Charlie Cowen-Breen


I’m a first-year Ph.D. student at MIT, and I’m very fortunate to be advised by Stephen Bates. I’m interested in reliable AI for science through uncertainty quantification. More broadly, I’m generally interested in applications of probability theory and mathematics to machine learning. In my free time, I enjoy playing basketball and guitar, and sailing.

During my undergraduate work at Princeton, I studied pure mathematics and was very lucky to work with Ching-Yao Lai. Since my masters degree in mathematics (“Part III”) at the University of Cambridge, I’ve worked with Sofia Villar on alternative schemes to test experimental treatments in the medical community. Previously, I also interned at Meta Reality Labs.

Active research projects

Inverse problems in Antarctic ice-sheet dynamics

Melting of Antarctic ice-sheets has been shown to lead to global sea-level rise and impacts the lives of millions of people worldwide. In this work, we map the hardness of ice-sheets across Antarctica using physics-informed neural networks.

Motivated by the need for accurate modeling, we study and rectify a particular behavior of physics-informed neural networks we find leads to inaccurate predictions, known as cheating. Harnessing functional analysis, we provide methods to circumvent cheating, and find exact theoretical bounds on situations in which cheating can occur.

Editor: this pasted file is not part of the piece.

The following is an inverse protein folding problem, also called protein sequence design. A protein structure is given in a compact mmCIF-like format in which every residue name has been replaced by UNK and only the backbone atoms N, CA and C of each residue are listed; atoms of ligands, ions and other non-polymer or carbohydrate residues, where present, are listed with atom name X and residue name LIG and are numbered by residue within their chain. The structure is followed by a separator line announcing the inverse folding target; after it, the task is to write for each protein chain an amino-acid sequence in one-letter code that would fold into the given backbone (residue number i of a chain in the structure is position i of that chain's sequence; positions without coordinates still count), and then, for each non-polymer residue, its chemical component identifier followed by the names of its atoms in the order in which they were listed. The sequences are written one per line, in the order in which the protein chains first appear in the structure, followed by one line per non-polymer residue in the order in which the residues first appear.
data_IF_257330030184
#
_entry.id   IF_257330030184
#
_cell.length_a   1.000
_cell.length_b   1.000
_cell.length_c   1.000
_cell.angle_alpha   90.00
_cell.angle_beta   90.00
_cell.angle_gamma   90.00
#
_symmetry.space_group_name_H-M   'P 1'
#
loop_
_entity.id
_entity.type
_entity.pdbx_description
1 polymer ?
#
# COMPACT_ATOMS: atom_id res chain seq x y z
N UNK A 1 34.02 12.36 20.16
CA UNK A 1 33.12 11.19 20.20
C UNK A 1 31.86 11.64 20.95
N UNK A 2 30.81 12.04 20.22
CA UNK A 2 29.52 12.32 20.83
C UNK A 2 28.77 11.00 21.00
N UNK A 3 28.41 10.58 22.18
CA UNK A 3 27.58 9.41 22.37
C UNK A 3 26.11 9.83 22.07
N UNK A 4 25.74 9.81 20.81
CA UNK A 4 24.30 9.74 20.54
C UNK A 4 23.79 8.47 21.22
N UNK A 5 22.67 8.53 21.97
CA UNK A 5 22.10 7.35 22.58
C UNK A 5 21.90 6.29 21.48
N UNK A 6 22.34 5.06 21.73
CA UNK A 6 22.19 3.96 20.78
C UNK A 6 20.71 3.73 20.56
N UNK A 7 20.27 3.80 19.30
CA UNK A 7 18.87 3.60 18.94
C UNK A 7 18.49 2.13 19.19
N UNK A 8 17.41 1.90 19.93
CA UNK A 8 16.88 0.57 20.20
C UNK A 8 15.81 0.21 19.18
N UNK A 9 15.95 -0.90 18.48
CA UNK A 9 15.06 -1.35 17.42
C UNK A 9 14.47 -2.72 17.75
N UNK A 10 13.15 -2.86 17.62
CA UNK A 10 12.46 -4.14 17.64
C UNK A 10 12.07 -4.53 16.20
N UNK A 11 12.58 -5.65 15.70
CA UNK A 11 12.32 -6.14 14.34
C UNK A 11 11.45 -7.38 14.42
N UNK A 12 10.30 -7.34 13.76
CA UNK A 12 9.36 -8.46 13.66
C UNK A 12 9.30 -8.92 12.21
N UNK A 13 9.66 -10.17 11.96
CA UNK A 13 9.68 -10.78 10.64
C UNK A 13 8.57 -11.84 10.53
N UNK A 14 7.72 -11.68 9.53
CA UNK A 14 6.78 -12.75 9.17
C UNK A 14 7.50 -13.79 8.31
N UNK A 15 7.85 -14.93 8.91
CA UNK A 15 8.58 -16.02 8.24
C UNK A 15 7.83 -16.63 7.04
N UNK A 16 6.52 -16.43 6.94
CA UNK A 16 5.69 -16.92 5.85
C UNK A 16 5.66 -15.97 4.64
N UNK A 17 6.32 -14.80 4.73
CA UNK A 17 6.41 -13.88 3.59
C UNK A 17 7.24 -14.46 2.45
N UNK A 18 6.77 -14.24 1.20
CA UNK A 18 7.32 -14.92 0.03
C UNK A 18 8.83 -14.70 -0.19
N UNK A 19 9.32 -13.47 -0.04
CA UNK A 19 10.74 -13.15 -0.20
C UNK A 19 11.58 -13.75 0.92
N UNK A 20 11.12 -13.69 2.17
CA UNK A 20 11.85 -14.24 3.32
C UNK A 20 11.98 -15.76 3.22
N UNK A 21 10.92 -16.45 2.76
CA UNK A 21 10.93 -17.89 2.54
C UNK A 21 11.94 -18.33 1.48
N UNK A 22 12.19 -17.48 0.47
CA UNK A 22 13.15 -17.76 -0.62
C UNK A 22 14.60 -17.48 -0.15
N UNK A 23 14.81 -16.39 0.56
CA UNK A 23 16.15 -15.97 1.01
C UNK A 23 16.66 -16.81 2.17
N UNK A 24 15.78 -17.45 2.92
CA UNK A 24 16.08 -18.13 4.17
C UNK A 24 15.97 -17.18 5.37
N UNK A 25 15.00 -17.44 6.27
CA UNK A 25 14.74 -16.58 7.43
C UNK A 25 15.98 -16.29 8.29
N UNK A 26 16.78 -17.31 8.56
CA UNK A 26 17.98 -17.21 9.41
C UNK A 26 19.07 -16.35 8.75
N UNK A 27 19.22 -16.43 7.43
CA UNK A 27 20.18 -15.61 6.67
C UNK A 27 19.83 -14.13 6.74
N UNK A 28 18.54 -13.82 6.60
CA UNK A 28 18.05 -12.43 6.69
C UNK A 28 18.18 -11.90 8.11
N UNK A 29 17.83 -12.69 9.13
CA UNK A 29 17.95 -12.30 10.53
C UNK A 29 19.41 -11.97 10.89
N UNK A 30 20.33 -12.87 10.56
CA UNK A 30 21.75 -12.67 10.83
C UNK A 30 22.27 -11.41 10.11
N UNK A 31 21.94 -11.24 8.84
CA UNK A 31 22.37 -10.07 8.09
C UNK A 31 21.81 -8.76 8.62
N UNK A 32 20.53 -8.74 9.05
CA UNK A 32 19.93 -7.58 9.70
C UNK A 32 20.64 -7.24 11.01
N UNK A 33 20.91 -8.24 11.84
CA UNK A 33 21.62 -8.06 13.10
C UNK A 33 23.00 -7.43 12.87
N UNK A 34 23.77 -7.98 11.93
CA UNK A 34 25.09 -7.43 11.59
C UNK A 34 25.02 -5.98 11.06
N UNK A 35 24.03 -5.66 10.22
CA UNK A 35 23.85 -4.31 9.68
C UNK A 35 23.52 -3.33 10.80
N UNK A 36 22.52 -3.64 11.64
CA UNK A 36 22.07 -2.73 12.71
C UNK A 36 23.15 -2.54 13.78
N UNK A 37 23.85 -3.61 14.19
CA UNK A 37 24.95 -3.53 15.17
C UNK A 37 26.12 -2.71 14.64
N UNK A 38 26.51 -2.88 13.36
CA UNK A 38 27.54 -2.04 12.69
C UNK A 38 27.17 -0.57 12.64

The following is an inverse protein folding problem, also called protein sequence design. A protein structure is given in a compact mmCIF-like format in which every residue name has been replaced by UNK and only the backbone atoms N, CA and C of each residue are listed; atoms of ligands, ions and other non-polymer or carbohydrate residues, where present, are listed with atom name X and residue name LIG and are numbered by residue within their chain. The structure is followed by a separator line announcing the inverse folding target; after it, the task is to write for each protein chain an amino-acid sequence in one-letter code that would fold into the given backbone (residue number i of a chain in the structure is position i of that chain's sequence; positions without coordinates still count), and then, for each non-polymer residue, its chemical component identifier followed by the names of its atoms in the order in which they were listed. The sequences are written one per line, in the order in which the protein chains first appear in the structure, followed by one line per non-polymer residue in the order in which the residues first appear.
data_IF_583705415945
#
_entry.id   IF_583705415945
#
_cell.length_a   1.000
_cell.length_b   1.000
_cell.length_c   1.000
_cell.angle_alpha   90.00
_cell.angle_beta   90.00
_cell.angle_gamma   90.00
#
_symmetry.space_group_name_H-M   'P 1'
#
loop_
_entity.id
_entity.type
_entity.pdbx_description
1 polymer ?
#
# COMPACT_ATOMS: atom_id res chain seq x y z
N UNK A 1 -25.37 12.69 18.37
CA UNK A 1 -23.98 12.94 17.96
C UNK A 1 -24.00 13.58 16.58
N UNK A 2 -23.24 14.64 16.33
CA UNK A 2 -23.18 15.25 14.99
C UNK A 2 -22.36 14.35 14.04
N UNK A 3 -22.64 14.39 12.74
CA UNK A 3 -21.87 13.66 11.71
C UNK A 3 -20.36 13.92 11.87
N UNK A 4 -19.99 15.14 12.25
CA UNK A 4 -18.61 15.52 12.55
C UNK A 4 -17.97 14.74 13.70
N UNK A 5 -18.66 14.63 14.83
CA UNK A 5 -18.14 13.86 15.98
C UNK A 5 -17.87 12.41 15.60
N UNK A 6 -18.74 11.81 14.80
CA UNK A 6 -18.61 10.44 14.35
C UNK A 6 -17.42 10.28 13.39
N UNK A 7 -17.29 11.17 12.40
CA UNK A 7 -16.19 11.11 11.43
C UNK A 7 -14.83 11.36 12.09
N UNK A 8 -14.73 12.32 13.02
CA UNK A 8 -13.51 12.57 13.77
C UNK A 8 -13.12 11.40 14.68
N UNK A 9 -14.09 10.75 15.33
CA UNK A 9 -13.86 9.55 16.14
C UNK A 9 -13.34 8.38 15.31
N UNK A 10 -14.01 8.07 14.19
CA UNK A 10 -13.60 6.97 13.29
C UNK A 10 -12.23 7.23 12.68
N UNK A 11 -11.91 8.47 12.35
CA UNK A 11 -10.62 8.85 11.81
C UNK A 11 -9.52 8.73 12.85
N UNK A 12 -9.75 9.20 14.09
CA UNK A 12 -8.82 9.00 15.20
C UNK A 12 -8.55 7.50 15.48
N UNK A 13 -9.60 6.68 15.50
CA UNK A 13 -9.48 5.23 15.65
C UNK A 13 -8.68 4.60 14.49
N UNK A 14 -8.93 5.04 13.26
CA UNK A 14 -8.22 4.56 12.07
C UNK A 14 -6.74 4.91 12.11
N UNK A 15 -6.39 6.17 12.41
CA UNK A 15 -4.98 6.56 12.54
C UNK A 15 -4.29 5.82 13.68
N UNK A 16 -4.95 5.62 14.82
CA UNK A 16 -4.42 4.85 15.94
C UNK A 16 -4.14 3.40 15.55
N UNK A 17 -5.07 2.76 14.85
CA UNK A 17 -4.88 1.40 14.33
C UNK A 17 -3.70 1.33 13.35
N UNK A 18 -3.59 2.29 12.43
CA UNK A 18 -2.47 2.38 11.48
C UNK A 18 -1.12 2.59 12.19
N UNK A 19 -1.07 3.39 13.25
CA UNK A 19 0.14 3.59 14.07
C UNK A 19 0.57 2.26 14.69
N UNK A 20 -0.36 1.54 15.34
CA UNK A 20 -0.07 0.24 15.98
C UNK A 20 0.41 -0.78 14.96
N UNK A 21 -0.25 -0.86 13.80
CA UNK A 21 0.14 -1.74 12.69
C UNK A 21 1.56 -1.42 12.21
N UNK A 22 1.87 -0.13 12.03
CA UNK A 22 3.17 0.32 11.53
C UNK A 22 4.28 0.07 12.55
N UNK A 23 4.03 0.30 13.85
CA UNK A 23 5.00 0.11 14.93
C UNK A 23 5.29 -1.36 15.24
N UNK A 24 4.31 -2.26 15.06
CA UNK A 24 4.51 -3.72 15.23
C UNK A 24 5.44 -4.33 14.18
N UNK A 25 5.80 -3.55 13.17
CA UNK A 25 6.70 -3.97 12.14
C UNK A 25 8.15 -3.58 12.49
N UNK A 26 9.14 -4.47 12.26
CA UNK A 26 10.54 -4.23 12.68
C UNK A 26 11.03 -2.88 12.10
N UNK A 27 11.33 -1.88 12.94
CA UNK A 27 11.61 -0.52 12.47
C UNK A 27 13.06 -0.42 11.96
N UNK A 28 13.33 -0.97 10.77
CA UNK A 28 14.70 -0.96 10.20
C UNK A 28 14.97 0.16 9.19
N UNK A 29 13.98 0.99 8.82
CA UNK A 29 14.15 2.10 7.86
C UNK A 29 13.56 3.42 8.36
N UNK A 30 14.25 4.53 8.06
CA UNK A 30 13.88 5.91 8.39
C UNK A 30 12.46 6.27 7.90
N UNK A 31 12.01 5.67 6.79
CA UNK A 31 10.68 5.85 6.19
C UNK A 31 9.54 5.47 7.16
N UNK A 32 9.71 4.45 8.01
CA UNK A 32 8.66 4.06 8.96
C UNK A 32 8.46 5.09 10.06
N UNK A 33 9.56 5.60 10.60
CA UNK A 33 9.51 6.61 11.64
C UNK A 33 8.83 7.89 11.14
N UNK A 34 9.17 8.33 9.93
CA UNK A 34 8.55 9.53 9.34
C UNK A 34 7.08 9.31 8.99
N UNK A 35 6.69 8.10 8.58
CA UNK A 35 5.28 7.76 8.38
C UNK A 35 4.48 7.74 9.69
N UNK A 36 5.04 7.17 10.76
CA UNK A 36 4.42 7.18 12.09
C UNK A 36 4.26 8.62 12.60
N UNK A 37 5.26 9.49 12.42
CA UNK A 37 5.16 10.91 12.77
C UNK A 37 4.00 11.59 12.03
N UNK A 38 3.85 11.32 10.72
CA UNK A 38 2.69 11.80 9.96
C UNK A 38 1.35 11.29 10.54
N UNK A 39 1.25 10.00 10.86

This effort has led to theoretical work in proving blow-ups of various equations in fluid dynamics, as reported in Quanta.

Medical trial design

Suppose you’re trying to find the best over-the-counter medicine that works for you for a mildly harmful condition such as seasonal allergies. In the near future, we could imagine that you download an app which is designed to figure out the best medication for you by recommending (possibly different) medications every morning, and taking feedback from you on how well it worked every night. One might think that this sort of futuristic medical treatment could be better that what is currently standard practice in the medical community: randomized controlled trials.

Here we show that no such AI-powered app can significantly (i.e. beyond a factor constant in the number of patients) outperform the randomized controlled trial scheme currently in place, at least if the correct number of patients is chosen to participate in each study. We find this number to be \(O(\log(N))\), where \(N\) is the total number of patients affected by the condition.

While this work began with a concrete problem, we have harnessed it to prove a novel refinement of Pinsker’s inequality.

Computational manuscript reconstruction

Ancient texts have been passed down by scribes over thousands of years. Scribes occasionally make mistakes, some of which lie undiscovered to this day. As unchecked errors have the potential to change the meaning of a text, finding and correcting scribal errors is a central aim in philology.

I’m a creator of Logion, the project to identify and correct scribal errors which accumulate in ancient manuscripts. Understanding how to catch errors can help us to develop software for modern text editing. Logion has led to peer-reviewed changes in our interpretation of the works of ancient authors, which have been published in both classics and computer science venues (TAPA, RANLP), and has become the subject of graduate courses at Princeton University. For a technical report, see here.